Countless statistical studies show that good defenses are less reliable – game-to-game and year-to-year – than good offenses. For example, the most consistent defensive year-to-year metric is sacks, with an r-squared of .21. That means the average team’s sacks in the first year predict 21% of their sacks in the second. For a sport that is inherently unpredictable, significant year-to-year variance on one side of the ball promises less-than-promising results.
Enter the Jaguars. Over the past season, the team has traded its two starting cornerbacks (Jalen Ramsay and A.J. Bouye), second-best pass rusher (Calais Campbell), are in talks to trade its best pass rusher (Yannick Ngakoue), lost starting linebackers Paul Posluszny and Telvin Smith, and never solved issues on the defensive line nor with its inside linebackers.
Since free agency began, the Jaguars have brought in beloved former-Brown Joe Schobert and cornerback Darqueze Dennard. These signings are puzzling, though, because neither fills the team’s largest holes. These include starting cornerback, linebacker, and nose tackle, as well as more depth in all three levels of the defense.
But what about the offense?
If there is anything to make Jacksonville’s defensive rebuild look worse, it is their inability to build an offensive. The team prioritizes a power running game, has one quality wide receiver, no legitimate tight ends, and is admitting the “pay-Nick-Foles-a-lot-of-money-to-be-a-good-team-leader” experiment failed by handing the reigns over to second-year mustached quarterback – Gardner Minshew.
Still, the Jaguars have two first-round picks and a total of nine picks in the first five rounds, and thirteen total draft choices. Ideally, the complete lack of talent on the Jaguars will be aided by this large selection of draft choices and a poor 2020 record.
The Indianapolis Colts finished the 2018 season with nothing but optimism. The team had solved its pass protection woes. Frank Reich looked like the coach they had been waiting for and Matt Eberflus found a way to have his untalented defense overperform. Most importantly, Andrew Luck returned. That was until, during the third preseason game, the Colts’ quarterback abruptly retired. This resulted in Indianapolis placing the team’s future in career-backup Jacoby Brissett. This decision failed and the Colts sputtered to a 7-9 record.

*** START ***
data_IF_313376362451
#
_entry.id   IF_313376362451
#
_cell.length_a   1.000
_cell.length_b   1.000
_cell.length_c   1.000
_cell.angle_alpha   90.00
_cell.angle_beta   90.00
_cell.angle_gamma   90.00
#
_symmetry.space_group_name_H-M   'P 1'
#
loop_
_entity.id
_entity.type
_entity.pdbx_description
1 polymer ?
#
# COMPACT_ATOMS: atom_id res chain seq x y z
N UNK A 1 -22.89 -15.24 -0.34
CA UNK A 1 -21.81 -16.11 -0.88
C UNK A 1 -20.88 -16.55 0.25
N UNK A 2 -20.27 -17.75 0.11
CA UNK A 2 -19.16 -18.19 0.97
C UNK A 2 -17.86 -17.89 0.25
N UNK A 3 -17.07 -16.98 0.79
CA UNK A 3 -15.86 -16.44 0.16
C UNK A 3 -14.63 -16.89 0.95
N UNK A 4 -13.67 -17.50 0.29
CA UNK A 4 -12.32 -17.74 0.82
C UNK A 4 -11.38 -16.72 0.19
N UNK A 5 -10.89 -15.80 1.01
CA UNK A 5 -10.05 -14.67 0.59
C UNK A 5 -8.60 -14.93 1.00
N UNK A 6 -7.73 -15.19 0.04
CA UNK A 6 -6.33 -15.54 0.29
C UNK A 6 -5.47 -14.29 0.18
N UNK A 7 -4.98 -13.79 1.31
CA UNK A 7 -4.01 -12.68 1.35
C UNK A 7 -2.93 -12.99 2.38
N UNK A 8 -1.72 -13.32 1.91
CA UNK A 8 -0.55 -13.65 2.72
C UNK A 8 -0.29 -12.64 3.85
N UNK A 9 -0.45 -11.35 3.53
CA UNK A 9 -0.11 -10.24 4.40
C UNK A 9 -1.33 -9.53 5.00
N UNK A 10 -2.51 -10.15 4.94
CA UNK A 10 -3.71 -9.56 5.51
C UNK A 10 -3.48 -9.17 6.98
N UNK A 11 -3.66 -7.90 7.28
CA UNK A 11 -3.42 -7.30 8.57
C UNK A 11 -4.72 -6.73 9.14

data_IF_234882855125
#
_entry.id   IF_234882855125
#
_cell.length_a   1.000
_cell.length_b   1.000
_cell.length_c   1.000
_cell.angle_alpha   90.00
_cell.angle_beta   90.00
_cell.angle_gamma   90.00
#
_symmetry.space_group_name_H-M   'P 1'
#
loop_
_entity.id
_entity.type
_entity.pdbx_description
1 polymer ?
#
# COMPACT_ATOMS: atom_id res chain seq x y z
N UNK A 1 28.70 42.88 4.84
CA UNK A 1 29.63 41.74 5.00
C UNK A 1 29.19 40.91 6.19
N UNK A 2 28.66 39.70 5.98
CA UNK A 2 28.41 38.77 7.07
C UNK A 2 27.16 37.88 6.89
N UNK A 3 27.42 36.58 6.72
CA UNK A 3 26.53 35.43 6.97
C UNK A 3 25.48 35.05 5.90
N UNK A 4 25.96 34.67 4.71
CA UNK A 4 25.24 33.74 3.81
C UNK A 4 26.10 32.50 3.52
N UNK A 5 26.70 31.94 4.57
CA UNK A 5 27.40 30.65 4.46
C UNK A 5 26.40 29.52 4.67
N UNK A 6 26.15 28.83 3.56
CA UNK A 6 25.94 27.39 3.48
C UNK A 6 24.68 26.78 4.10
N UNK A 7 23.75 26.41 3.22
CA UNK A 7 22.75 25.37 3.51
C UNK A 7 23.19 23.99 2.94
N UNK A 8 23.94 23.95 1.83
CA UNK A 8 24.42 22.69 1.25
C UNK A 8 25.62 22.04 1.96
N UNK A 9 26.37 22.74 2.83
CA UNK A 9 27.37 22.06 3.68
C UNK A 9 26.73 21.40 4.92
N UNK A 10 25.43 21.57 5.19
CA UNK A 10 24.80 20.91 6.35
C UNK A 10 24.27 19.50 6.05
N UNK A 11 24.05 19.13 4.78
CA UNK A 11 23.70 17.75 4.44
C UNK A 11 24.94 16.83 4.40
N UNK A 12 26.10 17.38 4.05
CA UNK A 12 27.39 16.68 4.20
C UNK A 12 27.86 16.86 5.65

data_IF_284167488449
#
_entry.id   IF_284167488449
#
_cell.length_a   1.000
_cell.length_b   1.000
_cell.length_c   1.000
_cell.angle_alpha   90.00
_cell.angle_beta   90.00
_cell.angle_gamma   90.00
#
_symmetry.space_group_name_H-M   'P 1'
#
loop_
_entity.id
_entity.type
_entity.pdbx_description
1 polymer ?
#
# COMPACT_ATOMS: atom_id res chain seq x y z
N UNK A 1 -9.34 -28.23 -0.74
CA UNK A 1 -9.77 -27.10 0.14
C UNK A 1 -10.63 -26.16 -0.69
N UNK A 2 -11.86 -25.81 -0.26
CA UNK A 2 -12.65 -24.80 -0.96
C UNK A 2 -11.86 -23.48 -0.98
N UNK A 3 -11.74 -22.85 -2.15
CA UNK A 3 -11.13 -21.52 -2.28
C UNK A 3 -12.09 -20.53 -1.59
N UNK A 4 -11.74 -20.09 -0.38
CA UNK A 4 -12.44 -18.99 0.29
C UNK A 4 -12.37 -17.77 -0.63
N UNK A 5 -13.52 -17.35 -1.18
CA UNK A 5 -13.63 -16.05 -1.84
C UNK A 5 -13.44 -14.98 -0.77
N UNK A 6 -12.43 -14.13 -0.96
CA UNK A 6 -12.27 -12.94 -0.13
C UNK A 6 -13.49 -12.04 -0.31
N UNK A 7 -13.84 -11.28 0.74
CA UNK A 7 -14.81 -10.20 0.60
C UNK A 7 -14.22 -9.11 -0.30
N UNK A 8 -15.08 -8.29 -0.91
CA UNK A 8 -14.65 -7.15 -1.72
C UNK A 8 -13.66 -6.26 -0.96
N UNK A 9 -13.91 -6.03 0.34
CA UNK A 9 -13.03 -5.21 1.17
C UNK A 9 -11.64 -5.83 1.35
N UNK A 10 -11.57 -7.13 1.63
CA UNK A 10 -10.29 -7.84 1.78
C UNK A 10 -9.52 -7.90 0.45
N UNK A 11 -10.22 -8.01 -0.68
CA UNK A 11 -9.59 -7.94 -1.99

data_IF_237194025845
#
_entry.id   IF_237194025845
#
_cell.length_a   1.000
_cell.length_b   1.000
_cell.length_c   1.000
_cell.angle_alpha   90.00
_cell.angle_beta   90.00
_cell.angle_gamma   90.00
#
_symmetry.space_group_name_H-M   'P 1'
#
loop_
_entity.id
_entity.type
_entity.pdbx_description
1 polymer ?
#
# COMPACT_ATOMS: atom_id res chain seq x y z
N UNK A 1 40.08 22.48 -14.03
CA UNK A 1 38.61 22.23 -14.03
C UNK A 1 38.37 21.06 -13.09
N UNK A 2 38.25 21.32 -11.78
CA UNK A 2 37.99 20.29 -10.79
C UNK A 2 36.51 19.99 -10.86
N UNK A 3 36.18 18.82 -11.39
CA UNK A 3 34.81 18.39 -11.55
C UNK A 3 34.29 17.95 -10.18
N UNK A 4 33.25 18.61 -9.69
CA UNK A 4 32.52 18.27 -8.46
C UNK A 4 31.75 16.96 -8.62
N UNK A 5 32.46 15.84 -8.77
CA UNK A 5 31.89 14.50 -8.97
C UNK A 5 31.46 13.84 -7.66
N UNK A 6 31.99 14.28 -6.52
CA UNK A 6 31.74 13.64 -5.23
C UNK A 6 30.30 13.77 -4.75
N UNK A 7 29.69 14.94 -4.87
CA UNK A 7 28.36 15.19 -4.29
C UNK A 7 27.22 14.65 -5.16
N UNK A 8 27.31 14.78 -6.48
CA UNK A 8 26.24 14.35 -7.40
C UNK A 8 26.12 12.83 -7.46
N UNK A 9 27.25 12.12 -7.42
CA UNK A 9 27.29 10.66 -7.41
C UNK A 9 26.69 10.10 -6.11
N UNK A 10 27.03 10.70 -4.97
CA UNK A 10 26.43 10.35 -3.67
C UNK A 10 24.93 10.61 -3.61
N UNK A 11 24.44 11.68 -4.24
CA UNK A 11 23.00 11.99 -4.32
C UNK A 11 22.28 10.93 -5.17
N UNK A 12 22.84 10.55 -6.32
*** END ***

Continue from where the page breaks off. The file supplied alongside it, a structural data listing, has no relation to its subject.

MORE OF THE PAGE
Frank Reich and his staff believe that the key problem the Colts faced in 2019 stems from the quarterback position. According to The Athletic, “Reich and his staff keep detailed breakdowns of their weekly performance against opponents in several categories they deem critical to winning. If the Colts win all or most of these categories, they find that their odds of victory are overwhelming. In many games, particularly late in the season, one category consistently reflected an imbalance. The ledger showed opponents with more big plays than the Colts and the discrepancy proved problematic.”
This is not unreasonable. For the majority of the season, the Colts quarterback was Jacoby Brissett. Brissett averaged 6.6 yards per attempt, fifth-lowest amongst quarterbacks that took at least 50% of their team’s snaps. And he averaged a completion percentage four percentage points below where one would expect based on his average depth of target. At best, Brissett was mediocre.
Consequently, the team entered the 2020 offseason with a bang and opted to sign Chargers’ veteran Philip Rivers. Rivers has long been a “no risk it, no biscuit” quarterback that, by many statistical measures, ranks as one of the 20-best in history. While Rivers clearly regressed in 2019, the Colts hope by putting him in front of a substantially better offensive line and a playcaller who focuses on the short and intermediate ranges of the field, that the veteran quarterback will perform much better during the 2020 season.